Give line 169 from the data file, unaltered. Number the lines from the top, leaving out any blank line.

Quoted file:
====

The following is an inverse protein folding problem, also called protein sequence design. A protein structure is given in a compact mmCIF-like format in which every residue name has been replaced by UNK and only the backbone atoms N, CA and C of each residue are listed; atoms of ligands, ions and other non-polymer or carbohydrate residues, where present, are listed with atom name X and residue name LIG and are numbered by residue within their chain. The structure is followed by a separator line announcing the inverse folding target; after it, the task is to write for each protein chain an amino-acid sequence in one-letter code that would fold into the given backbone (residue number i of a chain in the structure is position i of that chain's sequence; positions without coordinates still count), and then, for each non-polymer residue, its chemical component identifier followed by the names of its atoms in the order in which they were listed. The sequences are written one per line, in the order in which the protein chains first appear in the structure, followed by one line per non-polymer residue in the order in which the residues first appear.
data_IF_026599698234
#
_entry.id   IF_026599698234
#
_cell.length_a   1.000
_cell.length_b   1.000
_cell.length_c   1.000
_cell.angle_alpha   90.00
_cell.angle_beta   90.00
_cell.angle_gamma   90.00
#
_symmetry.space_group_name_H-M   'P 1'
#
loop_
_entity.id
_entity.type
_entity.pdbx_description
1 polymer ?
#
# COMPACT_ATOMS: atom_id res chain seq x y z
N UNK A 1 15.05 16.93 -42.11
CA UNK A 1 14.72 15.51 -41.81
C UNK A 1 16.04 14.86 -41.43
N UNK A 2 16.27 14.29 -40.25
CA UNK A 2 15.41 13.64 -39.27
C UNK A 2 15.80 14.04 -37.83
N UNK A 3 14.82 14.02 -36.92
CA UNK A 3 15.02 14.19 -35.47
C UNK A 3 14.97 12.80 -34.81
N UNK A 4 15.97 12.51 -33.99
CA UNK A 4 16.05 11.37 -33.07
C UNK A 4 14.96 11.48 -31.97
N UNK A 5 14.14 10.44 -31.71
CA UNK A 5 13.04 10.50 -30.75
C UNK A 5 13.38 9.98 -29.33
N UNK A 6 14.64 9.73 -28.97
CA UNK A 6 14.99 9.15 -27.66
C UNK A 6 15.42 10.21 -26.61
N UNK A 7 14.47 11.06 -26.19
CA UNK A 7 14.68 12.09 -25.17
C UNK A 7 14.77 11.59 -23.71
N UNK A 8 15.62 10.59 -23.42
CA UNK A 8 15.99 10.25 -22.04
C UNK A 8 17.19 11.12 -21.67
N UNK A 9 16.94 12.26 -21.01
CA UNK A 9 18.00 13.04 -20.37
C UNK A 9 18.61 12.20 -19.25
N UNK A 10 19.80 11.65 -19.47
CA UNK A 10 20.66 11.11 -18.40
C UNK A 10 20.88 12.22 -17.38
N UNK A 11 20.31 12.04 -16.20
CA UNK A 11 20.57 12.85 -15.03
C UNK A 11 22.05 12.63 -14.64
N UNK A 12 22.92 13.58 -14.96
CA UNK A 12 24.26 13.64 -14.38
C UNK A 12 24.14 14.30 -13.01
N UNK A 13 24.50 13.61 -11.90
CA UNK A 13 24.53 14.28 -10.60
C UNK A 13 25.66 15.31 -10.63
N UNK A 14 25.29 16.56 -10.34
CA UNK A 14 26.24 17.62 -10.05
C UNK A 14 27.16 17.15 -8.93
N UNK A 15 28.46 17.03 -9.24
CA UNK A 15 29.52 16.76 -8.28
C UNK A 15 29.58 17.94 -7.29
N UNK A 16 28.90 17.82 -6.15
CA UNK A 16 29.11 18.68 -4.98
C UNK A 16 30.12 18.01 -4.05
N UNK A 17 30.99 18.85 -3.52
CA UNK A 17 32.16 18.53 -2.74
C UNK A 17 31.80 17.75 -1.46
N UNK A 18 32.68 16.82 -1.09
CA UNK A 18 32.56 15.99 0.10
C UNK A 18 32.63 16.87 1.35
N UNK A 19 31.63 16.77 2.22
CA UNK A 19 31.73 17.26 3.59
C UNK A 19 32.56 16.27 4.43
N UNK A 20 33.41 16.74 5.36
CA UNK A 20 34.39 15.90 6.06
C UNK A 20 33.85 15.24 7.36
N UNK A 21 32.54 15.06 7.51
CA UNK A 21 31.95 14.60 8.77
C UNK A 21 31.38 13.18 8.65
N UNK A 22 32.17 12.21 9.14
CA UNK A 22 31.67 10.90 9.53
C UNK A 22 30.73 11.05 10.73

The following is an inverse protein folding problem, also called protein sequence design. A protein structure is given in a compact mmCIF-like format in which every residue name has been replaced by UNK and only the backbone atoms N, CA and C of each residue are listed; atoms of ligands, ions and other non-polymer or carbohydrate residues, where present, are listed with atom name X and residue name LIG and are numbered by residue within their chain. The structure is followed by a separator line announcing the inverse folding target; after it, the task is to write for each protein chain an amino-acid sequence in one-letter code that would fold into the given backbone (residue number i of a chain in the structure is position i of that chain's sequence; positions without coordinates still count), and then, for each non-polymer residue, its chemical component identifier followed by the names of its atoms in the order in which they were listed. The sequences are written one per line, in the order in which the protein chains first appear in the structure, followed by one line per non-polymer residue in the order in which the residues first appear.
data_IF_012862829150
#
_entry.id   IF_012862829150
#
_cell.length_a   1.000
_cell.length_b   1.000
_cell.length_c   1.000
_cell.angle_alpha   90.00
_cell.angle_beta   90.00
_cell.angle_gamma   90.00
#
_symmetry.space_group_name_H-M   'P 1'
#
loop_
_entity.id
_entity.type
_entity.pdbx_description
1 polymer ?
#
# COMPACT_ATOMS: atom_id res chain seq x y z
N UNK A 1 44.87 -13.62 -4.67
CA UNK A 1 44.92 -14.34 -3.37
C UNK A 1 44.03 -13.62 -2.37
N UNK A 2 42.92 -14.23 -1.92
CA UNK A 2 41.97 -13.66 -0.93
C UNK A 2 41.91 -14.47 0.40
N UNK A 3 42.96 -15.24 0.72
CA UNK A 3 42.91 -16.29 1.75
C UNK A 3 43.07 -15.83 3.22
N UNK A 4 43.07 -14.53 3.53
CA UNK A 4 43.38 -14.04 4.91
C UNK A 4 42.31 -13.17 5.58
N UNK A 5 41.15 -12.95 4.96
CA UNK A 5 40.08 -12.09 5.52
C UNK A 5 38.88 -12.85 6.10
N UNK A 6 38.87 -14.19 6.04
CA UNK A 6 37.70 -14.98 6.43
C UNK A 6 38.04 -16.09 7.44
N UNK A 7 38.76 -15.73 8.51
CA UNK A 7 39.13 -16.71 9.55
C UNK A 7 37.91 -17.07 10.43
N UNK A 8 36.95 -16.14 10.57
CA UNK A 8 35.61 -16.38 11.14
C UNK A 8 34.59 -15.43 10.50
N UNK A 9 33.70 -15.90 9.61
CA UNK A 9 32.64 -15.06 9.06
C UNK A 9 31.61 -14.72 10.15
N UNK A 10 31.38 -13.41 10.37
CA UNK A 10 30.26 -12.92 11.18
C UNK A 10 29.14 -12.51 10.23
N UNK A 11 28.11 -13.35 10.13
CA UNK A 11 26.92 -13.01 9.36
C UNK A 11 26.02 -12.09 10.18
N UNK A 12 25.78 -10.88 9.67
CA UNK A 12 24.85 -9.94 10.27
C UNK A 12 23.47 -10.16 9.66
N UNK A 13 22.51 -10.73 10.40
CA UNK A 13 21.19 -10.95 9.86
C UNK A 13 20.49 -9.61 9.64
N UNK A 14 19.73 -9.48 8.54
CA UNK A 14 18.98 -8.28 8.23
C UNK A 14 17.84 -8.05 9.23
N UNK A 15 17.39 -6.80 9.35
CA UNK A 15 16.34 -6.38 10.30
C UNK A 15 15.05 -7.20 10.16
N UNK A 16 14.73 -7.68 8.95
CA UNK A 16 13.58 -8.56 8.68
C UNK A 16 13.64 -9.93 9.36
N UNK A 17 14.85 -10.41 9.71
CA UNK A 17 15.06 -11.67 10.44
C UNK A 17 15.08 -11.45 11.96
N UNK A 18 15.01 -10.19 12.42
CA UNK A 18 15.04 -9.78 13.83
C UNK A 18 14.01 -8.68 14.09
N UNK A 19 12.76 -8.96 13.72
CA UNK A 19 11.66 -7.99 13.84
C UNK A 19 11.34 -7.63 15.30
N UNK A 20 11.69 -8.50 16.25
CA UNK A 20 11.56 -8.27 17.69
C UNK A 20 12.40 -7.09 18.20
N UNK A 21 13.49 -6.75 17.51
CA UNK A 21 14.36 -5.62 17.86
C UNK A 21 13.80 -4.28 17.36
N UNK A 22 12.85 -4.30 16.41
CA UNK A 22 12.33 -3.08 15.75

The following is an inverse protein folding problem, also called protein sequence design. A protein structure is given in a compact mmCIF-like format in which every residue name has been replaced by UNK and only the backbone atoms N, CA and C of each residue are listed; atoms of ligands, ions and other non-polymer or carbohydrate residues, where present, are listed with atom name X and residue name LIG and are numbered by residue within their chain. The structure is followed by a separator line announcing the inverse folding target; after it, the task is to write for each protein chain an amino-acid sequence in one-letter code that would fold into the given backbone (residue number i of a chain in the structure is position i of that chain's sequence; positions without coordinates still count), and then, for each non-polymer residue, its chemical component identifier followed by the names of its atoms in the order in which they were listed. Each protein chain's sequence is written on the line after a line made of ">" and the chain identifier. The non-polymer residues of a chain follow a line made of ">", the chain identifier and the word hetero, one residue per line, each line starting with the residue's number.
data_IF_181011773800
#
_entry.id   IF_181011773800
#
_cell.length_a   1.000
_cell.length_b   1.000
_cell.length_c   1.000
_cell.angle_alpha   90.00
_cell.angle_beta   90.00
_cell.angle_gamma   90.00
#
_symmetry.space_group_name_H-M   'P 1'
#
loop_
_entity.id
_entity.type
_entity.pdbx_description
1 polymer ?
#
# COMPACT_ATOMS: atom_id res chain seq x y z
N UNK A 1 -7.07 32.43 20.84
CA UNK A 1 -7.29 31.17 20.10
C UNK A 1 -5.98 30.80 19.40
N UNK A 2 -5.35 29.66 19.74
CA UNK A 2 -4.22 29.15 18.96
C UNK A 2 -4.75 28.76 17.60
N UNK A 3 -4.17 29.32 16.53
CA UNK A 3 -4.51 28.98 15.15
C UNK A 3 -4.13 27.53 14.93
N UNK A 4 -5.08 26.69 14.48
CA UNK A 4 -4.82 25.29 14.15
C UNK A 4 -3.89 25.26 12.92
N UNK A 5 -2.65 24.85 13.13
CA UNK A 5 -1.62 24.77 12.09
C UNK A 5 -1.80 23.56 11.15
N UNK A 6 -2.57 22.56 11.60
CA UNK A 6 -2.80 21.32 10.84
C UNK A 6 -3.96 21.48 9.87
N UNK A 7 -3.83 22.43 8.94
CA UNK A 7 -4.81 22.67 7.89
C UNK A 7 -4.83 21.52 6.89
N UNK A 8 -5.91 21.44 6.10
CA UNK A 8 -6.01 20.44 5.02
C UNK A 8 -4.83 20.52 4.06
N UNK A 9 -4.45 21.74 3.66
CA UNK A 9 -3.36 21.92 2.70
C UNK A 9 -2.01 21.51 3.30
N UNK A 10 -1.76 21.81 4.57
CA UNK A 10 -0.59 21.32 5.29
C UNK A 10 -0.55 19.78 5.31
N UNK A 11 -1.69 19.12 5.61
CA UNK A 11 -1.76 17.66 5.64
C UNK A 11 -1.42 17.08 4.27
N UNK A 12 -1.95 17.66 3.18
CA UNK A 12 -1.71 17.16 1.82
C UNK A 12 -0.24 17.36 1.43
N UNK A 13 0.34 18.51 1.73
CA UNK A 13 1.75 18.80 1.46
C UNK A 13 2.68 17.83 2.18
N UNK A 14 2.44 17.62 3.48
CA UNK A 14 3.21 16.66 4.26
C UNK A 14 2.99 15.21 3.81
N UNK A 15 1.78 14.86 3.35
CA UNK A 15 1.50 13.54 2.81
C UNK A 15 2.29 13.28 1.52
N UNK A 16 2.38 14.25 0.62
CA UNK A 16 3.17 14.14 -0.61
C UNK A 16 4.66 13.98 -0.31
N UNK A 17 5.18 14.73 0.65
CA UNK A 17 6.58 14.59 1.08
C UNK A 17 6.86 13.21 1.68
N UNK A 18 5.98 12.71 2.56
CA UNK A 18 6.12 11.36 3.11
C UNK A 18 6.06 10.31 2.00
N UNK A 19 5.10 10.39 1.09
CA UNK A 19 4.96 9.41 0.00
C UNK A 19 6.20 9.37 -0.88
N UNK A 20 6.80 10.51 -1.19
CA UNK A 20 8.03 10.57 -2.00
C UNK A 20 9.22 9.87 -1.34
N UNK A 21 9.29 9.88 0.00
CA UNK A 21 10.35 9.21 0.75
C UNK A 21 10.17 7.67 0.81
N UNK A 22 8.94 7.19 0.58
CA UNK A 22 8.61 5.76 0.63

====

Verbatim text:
N UNK A 21 13.49 -6.75 17.51